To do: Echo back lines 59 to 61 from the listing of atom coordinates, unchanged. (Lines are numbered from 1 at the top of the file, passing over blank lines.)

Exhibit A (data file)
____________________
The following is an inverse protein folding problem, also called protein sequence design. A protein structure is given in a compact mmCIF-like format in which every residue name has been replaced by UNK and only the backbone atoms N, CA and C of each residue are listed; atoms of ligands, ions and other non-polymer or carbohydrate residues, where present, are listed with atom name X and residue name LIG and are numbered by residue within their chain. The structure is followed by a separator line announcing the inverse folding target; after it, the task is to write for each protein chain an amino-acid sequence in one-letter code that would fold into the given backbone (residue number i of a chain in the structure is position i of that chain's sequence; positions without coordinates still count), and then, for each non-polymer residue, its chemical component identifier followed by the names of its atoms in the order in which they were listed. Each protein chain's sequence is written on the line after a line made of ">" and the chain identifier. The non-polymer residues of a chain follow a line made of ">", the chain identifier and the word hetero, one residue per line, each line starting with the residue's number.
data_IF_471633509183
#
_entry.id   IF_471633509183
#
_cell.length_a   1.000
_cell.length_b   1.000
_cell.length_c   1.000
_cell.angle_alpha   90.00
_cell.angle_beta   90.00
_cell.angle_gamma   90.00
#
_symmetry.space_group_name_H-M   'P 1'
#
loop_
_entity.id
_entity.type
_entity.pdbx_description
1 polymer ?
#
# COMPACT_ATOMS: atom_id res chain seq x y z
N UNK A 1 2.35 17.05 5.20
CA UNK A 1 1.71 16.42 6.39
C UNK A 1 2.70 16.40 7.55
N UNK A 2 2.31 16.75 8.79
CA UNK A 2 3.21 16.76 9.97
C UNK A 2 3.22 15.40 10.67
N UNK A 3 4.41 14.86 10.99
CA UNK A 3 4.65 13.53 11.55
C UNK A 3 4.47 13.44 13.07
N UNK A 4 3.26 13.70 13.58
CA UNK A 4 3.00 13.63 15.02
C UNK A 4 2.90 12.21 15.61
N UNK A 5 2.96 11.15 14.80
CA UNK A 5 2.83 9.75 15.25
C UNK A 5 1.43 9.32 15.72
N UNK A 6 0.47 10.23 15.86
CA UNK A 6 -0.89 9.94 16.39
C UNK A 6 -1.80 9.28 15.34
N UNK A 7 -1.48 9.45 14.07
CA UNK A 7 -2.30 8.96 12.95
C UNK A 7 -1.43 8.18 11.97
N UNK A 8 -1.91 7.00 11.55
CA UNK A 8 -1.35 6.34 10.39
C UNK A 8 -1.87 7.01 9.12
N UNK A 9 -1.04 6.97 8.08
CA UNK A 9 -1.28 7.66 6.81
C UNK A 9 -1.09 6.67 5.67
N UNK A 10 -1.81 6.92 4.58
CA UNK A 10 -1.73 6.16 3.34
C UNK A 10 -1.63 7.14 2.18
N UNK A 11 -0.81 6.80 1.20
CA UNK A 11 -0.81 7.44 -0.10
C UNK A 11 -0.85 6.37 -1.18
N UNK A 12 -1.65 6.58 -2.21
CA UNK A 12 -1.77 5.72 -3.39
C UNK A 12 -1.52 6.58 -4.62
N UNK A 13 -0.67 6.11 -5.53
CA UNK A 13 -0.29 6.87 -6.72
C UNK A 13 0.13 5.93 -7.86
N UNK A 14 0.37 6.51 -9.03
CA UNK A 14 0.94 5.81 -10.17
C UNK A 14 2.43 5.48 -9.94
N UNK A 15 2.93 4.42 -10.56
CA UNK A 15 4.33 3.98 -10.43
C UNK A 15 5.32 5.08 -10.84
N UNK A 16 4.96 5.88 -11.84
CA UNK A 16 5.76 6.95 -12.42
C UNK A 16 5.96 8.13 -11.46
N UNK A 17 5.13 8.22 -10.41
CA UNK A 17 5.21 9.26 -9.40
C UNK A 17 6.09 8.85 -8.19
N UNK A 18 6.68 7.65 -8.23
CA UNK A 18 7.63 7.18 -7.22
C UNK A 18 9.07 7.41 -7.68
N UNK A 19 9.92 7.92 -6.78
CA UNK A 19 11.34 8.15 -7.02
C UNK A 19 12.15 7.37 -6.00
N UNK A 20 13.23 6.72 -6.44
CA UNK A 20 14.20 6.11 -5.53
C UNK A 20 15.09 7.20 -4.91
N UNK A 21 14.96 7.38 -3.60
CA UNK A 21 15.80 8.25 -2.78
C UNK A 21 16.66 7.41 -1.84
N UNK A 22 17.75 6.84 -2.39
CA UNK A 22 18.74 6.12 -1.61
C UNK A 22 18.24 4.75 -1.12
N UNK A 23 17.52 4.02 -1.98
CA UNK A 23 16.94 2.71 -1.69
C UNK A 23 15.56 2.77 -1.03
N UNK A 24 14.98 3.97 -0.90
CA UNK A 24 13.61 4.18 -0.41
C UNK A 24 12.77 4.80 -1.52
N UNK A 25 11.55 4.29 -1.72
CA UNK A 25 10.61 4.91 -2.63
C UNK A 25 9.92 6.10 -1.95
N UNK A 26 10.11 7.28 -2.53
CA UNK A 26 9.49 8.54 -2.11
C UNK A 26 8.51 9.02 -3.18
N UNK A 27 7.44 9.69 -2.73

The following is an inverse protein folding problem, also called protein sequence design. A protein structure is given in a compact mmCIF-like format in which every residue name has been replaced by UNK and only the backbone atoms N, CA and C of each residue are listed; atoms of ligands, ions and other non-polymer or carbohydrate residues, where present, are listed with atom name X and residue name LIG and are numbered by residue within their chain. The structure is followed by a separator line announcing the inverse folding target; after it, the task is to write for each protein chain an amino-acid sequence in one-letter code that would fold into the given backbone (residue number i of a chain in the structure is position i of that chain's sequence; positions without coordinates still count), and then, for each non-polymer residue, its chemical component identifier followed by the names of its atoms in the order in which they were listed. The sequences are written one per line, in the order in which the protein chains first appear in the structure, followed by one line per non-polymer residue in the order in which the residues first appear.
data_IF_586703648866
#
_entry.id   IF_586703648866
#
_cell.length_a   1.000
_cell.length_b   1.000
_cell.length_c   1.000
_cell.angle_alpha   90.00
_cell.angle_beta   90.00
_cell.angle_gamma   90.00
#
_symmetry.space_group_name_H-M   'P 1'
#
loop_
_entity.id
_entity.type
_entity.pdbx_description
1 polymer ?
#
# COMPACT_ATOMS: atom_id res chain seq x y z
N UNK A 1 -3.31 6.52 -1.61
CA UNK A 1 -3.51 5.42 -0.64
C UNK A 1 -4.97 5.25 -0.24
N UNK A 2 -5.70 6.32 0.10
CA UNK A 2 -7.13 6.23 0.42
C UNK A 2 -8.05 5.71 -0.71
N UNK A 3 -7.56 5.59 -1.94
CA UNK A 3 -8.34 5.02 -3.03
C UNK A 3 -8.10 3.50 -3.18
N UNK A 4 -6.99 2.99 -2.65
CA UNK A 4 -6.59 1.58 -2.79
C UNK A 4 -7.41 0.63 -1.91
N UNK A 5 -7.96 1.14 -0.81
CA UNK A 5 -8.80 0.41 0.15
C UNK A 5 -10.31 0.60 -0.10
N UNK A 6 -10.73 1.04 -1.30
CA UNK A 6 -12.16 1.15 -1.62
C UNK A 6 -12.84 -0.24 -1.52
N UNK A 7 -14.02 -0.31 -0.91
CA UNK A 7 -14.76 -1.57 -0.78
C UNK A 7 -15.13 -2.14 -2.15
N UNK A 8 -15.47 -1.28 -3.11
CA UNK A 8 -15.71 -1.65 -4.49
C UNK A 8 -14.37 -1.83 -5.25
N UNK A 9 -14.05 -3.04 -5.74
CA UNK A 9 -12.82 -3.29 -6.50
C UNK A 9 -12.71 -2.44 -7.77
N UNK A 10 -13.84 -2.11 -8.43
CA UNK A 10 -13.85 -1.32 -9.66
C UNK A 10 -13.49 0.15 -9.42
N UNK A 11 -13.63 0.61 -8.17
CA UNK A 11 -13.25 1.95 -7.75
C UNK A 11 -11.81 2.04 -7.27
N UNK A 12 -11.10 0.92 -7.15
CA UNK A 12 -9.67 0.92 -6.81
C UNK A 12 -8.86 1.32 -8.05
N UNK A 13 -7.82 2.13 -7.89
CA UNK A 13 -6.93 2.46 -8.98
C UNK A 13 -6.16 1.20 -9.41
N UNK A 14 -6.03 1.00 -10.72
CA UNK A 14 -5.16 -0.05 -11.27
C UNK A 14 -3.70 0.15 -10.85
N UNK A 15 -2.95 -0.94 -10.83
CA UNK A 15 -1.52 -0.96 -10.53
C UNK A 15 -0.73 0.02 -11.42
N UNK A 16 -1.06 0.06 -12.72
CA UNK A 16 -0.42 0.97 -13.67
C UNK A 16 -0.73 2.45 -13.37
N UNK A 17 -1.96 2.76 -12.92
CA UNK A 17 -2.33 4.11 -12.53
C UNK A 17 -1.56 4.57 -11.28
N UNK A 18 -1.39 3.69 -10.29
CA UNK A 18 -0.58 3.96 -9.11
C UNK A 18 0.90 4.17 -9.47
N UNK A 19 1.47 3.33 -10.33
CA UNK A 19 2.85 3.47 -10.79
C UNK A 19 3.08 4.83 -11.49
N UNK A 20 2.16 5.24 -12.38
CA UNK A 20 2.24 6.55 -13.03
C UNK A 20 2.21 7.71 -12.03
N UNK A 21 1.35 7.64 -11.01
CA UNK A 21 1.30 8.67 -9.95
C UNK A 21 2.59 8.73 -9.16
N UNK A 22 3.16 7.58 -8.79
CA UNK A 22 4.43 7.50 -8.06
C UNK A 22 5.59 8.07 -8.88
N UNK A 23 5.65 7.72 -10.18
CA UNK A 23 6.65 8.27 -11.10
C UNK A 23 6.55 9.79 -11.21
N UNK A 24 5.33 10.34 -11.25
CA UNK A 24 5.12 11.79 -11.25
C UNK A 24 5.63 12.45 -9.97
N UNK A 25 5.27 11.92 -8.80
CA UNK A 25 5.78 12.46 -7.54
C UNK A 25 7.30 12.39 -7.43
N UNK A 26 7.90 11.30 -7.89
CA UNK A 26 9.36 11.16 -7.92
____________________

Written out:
CA UNK A 13 -0.29 6.87 -6.72
C UNK A 13 0.13 5.93 -7.86
N UNK A 14 0.37 6.51 -9.03